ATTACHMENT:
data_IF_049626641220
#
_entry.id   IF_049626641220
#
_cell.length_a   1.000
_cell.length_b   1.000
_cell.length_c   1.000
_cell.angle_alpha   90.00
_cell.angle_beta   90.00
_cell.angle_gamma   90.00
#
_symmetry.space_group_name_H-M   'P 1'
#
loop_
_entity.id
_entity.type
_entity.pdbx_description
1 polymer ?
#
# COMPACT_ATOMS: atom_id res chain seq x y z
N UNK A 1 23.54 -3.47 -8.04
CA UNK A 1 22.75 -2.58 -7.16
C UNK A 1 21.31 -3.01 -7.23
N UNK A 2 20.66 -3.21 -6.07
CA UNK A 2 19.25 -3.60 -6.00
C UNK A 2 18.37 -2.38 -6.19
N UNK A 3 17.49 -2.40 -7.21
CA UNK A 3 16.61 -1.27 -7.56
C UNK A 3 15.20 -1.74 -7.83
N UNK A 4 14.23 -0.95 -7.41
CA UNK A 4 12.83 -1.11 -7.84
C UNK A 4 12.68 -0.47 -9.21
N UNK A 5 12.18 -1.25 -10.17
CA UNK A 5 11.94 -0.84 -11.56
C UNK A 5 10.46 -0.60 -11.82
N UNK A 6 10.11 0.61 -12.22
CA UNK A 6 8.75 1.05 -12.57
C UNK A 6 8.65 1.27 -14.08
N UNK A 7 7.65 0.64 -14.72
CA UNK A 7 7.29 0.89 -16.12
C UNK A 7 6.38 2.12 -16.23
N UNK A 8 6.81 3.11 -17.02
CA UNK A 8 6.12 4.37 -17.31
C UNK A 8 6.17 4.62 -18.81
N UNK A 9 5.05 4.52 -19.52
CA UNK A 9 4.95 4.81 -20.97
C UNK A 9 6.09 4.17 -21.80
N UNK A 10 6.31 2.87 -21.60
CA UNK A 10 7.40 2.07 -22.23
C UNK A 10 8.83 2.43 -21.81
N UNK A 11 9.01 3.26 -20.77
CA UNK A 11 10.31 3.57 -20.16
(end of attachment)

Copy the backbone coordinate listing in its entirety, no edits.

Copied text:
data_IF_049626641220
#
_entry.id   IF_049626641220
#
_cell.length_a   1.000
_cell.length_b   1.000
_cell.length_c   1.000
_cell.angle_alpha   90.00
_cell.angle_beta   90.00
_cell.angle_gamma   90.00
#
_symmetry.space_group_name_H-M   'P 1'
#
loop_
_entity.id
_entity.type
_entity.pdbx_description
1 polymer ?
#
# COMPACT_ATOMS: atom_id res chain seq x y z
N UNK A 1 23.54 -3.47 -8.04
CA UNK A 1 22.75 -2.58 -7.16
C UNK A 1 21.31 -3.01 -7.23
N UNK A 2 20.66 -3.21 -6.07
CA UNK A 2 19.25 -3.60 -6.00
C UNK A 2 18.37 -2.38 -6.19
N UNK A 3 17.49 -2.40 -7.21
CA UNK A 3 16.61 -1.27 -7.56
C UNK A 3 15.20 -1.74 -7.83
N UNK A 4 14.23 -0.95 -7.41
CA UNK A 4 12.83 -1.11 -7.84
C UNK A 4 12.68 -0.47 -9.21
N UNK A 5 12.18 -1.25 -10.17
CA UNK A 5 11.94 -0.84 -11.56
C UNK A 5 10.46 -0.60 -11.82
N UNK A 6 10.11 0.61 -12.22
CA UNK A 6 8.75 1.05 -12.57
C UNK A 6 8.65 1.27 -14.08
N UNK A 7 7.65 0.64 -14.72
CA UNK A 7 7.29 0.89 -16.12
C UNK A 7 6.38 2.12 -16.23
N UNK A 8 6.81 3.11 -17.02
CA UNK A 8 6.12 4.37 -17.31
C UNK A 8 6.17 4.62 -18.81
N UNK A 9 5.05 4.52 -19.52
CA UNK A 9 4.95 4.81 -20.97
C UNK A 9 6.09 4.17 -21.80
N UNK A 10 6.31 2.87 -21.60
CA UNK A 10 7.40 2.07 -22.23
C UNK A 10 8.83 2.43 -21.81
N UNK A 11 9.01 3.26 -20.77
CA UNK A 11 10.31 3.57 -20.16